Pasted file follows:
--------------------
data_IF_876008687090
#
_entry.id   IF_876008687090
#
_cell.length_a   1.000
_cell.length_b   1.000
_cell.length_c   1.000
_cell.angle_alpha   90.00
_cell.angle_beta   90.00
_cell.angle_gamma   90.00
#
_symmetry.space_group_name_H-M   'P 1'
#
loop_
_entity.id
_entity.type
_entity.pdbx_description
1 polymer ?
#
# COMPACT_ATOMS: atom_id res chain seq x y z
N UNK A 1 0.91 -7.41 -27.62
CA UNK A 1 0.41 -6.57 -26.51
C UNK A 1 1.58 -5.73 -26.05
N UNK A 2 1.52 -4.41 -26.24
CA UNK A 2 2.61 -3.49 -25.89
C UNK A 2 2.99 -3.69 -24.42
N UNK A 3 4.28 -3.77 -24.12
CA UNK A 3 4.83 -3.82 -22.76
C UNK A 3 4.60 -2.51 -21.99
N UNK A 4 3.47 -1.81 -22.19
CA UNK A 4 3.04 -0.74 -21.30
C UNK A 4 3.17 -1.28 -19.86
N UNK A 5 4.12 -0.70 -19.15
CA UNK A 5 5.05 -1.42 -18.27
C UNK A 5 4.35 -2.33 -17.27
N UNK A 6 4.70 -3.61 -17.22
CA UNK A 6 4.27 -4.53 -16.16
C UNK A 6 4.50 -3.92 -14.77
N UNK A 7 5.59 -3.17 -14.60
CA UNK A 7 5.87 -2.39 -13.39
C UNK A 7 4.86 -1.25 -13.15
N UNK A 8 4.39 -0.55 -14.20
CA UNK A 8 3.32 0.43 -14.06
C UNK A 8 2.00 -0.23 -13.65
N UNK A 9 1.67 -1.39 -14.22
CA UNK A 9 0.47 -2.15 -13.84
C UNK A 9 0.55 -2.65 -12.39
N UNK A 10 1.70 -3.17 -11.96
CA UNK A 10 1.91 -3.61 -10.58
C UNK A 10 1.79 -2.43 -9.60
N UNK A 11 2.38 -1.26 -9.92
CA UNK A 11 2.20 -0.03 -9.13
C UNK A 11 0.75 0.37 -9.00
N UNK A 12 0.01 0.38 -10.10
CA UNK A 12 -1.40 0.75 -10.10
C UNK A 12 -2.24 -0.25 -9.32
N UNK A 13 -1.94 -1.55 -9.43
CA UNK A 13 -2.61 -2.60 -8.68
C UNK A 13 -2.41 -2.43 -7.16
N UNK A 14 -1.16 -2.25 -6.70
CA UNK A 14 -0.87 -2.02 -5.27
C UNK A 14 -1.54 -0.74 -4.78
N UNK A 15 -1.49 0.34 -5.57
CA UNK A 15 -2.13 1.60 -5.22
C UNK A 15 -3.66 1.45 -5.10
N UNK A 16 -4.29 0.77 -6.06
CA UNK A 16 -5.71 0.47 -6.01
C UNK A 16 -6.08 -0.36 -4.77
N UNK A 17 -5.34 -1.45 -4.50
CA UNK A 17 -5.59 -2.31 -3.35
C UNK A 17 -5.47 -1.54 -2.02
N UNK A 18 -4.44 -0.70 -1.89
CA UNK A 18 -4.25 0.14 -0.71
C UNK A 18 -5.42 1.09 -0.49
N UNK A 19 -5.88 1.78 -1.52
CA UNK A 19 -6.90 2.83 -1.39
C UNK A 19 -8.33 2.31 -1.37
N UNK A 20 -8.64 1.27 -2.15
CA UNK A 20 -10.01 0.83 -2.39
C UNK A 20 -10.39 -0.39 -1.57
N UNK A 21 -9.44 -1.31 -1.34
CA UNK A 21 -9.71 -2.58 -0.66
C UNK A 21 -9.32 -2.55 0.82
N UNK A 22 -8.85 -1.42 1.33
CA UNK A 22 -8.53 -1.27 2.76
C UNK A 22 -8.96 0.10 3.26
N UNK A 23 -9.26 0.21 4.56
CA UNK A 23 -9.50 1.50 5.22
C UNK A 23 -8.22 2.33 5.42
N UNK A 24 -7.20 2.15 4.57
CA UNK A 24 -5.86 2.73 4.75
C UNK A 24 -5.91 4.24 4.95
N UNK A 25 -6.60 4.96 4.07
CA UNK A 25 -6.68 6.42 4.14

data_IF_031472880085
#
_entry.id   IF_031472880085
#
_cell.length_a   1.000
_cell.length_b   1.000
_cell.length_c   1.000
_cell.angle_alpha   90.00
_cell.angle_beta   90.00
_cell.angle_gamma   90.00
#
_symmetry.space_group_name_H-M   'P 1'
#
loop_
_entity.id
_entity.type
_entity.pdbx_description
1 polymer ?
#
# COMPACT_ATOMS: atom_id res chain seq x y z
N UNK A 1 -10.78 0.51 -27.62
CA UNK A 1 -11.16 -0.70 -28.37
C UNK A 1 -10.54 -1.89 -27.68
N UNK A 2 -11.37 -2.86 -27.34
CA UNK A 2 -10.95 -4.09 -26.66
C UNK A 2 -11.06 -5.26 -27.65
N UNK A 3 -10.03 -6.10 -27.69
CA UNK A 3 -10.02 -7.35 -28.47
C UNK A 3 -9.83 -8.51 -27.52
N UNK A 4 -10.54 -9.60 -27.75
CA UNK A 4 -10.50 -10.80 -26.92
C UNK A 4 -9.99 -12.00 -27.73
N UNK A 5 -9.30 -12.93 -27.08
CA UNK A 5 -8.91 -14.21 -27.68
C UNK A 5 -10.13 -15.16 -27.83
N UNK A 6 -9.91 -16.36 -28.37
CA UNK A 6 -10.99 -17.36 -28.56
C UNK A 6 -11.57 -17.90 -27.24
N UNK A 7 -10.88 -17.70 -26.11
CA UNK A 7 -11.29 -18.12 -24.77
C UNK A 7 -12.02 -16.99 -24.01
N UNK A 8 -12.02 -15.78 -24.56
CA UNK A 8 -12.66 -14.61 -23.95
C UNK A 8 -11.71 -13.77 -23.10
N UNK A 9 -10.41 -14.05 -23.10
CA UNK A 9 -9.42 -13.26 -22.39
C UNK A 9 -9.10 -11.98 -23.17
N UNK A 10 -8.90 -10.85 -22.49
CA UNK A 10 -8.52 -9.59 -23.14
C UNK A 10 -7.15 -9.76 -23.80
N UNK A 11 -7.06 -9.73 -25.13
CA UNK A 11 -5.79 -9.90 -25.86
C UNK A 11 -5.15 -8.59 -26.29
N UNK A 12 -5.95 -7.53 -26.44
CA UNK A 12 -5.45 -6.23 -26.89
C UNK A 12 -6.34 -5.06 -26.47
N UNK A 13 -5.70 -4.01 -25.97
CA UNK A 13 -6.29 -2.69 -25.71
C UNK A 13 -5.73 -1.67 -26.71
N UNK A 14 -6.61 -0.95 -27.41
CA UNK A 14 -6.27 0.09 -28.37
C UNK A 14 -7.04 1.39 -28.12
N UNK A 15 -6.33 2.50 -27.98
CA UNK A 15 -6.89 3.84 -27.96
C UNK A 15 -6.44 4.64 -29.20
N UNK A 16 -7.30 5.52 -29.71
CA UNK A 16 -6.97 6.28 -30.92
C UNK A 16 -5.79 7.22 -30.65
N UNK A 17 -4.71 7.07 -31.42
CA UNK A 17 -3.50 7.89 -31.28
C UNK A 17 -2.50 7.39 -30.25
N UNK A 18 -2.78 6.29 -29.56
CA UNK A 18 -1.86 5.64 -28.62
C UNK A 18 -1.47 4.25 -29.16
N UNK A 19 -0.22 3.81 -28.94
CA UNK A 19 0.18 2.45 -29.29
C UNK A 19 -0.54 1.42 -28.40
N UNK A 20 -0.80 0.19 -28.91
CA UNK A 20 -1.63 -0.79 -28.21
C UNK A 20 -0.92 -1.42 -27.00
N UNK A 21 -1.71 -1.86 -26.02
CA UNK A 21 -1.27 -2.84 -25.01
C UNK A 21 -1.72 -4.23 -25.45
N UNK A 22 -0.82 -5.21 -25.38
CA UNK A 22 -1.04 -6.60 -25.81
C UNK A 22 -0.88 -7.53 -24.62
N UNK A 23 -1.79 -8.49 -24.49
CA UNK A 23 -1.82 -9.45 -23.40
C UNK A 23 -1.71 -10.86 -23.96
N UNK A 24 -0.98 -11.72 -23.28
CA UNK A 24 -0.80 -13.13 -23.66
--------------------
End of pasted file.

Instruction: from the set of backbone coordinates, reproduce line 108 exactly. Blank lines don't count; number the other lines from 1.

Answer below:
loop_